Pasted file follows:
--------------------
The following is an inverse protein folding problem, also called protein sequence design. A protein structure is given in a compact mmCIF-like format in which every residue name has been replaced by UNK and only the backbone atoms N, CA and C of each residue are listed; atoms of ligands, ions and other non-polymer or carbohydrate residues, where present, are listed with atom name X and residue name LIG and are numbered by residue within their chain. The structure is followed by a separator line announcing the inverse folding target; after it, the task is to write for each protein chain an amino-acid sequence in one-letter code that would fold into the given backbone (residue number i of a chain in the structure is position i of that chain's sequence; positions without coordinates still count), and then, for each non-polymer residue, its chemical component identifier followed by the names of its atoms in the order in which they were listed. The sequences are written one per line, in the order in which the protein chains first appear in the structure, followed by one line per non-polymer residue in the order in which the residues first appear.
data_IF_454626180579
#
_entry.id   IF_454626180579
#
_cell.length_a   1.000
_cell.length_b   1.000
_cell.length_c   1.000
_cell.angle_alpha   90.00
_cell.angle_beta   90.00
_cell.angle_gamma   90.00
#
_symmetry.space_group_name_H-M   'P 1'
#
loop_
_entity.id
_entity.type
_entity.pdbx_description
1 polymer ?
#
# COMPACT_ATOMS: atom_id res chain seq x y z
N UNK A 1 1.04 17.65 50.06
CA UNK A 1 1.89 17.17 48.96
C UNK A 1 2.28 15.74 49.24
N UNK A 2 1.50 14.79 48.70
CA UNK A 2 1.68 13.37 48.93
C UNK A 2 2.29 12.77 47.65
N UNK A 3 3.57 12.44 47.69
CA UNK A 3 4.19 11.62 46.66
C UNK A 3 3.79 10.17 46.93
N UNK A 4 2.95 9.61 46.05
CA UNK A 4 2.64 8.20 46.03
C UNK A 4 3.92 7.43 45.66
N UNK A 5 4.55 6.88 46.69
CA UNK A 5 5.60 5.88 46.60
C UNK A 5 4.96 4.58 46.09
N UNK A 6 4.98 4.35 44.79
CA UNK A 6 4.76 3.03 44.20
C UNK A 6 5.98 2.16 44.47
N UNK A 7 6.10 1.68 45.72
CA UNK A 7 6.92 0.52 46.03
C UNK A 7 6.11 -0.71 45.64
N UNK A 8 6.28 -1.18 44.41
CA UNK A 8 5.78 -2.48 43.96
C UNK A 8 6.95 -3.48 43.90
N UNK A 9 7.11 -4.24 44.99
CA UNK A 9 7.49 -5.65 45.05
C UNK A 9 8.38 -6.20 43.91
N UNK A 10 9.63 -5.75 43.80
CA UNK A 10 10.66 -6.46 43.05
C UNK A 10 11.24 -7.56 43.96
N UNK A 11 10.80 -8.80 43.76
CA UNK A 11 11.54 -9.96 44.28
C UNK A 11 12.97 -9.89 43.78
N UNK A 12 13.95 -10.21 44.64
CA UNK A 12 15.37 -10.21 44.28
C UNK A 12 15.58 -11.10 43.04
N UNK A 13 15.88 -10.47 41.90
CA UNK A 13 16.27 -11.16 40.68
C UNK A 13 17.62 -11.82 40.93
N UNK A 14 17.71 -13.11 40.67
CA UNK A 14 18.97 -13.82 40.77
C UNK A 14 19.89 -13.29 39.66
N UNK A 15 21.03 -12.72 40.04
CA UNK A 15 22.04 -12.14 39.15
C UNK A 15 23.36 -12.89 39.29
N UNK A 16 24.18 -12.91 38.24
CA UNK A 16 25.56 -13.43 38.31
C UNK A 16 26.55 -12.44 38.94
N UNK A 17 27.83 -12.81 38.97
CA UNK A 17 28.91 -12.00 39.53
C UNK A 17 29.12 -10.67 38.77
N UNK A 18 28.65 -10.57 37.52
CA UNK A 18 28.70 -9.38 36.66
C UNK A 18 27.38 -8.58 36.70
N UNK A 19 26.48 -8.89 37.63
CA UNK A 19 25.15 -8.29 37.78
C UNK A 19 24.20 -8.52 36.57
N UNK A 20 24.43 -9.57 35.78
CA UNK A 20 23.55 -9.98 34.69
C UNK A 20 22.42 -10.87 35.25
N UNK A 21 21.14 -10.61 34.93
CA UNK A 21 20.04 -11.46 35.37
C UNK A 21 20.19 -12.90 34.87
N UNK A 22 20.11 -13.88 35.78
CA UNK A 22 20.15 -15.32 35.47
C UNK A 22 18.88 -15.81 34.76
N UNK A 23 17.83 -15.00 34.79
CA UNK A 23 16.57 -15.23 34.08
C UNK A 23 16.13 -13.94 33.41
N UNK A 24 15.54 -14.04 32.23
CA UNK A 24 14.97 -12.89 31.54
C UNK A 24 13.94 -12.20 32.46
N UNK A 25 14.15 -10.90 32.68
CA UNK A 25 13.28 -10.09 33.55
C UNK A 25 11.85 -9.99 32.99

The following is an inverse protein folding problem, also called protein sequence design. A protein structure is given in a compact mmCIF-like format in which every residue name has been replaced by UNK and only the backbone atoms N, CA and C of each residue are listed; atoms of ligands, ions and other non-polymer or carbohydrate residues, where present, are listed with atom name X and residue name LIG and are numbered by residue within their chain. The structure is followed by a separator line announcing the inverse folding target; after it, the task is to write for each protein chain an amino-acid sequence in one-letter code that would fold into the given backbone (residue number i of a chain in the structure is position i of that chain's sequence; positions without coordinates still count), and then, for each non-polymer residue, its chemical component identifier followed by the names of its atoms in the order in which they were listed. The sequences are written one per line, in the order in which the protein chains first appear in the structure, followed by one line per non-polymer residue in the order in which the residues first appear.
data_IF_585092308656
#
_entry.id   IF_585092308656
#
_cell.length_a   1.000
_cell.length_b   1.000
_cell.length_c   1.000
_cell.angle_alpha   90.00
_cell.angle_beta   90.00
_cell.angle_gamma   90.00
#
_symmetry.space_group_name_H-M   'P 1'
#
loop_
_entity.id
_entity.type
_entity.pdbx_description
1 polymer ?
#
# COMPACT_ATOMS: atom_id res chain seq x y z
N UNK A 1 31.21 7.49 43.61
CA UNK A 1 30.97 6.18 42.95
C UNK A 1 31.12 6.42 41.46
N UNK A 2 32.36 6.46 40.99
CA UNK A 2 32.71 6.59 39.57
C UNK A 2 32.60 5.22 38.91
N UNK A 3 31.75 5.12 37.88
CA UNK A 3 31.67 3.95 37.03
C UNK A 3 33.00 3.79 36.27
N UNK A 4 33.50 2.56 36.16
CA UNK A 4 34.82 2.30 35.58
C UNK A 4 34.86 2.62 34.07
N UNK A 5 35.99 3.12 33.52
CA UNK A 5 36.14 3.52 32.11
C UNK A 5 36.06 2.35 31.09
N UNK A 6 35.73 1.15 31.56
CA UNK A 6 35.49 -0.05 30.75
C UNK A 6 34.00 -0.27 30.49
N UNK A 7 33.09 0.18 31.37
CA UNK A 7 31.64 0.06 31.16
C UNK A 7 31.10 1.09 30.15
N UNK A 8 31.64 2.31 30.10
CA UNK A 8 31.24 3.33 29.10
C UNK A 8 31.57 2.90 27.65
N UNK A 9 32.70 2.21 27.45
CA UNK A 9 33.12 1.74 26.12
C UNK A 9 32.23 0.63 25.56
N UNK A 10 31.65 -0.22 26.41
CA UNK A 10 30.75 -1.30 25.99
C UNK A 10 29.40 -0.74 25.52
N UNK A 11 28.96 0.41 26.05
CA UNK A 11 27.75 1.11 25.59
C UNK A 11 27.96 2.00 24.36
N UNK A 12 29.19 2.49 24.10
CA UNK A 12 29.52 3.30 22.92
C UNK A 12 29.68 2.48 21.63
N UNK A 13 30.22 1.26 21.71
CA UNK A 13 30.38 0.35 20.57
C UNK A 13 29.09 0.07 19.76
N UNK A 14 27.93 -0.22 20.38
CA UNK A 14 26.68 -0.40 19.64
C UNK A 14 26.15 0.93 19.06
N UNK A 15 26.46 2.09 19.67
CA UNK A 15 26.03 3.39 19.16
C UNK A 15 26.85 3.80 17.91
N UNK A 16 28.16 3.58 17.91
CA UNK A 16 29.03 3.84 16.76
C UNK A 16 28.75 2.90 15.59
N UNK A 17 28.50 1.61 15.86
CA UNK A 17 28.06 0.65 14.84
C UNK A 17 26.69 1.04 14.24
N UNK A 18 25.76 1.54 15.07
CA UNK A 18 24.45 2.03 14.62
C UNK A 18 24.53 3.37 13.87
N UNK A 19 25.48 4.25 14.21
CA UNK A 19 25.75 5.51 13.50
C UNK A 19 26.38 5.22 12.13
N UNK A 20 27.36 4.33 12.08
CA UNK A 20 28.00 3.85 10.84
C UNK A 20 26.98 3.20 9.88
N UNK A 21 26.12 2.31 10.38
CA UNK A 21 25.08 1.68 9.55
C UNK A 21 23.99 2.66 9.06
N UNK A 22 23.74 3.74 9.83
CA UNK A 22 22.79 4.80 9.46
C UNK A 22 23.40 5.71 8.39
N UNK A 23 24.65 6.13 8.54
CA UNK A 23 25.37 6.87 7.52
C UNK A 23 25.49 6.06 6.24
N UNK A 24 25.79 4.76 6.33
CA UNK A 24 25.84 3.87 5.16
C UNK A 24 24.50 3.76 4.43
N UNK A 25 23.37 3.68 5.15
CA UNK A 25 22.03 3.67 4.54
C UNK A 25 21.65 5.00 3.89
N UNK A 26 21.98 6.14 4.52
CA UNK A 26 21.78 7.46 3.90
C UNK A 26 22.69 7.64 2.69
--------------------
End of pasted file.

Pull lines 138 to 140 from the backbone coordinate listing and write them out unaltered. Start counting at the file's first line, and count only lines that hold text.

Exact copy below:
C UNK A 7 31.10 1.09 30.15
N UNK A 8 31.64 2.31 30.10
CA UNK A 8 31.24 3.33 29.10